Many of today's sports were indeed already practiced by the ancient Egyptians, who set rules and regulations for them. Inscriptions on monuments indicate that they practiced wrestling, gymnastics, weightlifting, long and high jump, swimming, rowing, shooting, fishing and athletics (including javelin), as well as various kinds of ball games, such as hockey and handball. Some of the ball games were played with wooden staffs and knives, both on land or in boats on the Nile.
In what framework were these sports practiced? Some were, like all sports today, part of the social life of the nation. But some had a sacred atmosphere. Indeed, there is a theory that the ancient Egyptians began the custom of holding international games regularly at Akhmim in Upper Egypt. The town was known as Ipu or Khent-Menu to the early Egyptians and Panopolis to the Greeks and was named for the principal god of the city, Min, who was Pan to the Greeks and the god of fertility and master of the deserts between the Nile and the Red Sea. Plutarch states that "The pans and Satyris who live near Chemmis [Akhmim] were the first to learn of the death of Osiris and spread the news.” We can only wonder whether as a consequence funeral games were held for the dead Osiris and whether this may stretch back the origins of the funeral games back from Greek to ancient Egyptian times.

Queen Hapshepsut running the Heb Sed, depicted in the Red Chapel, Karnak

The most important Egyptian festival, the Heb Sed, in which the king displayed his ability and agility to rule, also involved a “sport competition”: the Pharaoh had to run around the courtyard, e.g. the courtyard at Saqqara, in front of the first step pyramid, built by Imhotep for the Heb Sed festival of Zoser. The race consisted out of running four times around the open courtyard, during which the king made various proclamations evoking his connections with the gods. “I have passed through the land and touched its four sides.” There are also references in the Pyramid Texts to this event: “The king has gone around the entire two skies, he has circumambulated the two Banks.” There is in fact a depiction of Zoser performing in the Heb Sed festival and it is the oldest existing document relating to sport. The artist brought out, with a thorough knowledge of anatomy, the harmonious play of muscles. The positions of Zoser's arms, trunk and legs denote an expertise of technique and movement which only advanced development can achieve. Also, in the extremely rare case where a queen reached the throne of Egypt – i.e. Hatshepsut – she too was subjected to the tests of the Heb Sed and a depiction of this event remains on the wall of her sanctuary in the Temple of Karnak.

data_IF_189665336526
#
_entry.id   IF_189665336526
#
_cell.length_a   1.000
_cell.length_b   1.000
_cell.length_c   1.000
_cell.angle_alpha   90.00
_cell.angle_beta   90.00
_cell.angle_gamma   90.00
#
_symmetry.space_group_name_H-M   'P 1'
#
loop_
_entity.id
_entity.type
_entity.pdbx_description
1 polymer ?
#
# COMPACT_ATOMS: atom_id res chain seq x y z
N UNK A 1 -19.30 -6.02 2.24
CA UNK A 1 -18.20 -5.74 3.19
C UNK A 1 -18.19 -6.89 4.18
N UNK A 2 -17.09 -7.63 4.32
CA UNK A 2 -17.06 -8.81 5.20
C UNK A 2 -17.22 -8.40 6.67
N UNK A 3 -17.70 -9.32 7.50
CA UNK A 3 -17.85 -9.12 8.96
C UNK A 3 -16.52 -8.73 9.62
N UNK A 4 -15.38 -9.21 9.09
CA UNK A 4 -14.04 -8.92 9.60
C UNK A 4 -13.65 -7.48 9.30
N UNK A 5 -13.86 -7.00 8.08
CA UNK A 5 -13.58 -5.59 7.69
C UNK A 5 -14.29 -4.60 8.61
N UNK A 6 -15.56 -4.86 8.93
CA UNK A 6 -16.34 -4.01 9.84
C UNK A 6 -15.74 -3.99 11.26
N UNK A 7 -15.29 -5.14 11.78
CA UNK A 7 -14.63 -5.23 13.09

The courtyard resembled Egypt and the king running around the courtyard symbolised his mastery over the land of Egypt. He also shot arrows into the sky, to show he also mastered the skies. Egyptologist G. A. Wainwright wrote how the Heb Sed “consisted essentially in a running ceremony, performed in archaic times before the king and from the First Dynasty onwards by the king himself…” It thus dates back to the 4rd millennium BC, making it more than two millennia older than the first Olympic Games.
In both Greece and ancient Egypt, it was believed that sports – and the Games or the Heb Sed run – brought Man in contact with the gods. Those who were victories, became heroes and some were spoken off like the mythical heroes of Homer’s legends. For the ancient Greeks, there was equally a fine balance between mind and body, between sport and theatre and we already noted that song and dance were part of the Olympic Games. Theatrically, at first, it was nothing more than a stage for the legends and lessons to be recited. The hymns Aesop performed at Delphi are notorious and the presence of theatres in several sacred sites is well-known. Some such theatres, such as at Epidaurus, have become the main attraction of the complex, whereas Athens built theatres on the slopes of the acropolis, which were used for the yearly festivals that occurred to celebrate the birthday of the patron goddess. Apart from reciting poetry, music and hymns were vital ingredients of the Games. Music was seen as a sign of good education and the lyre was said to have been the instrument of the god Apollo himself.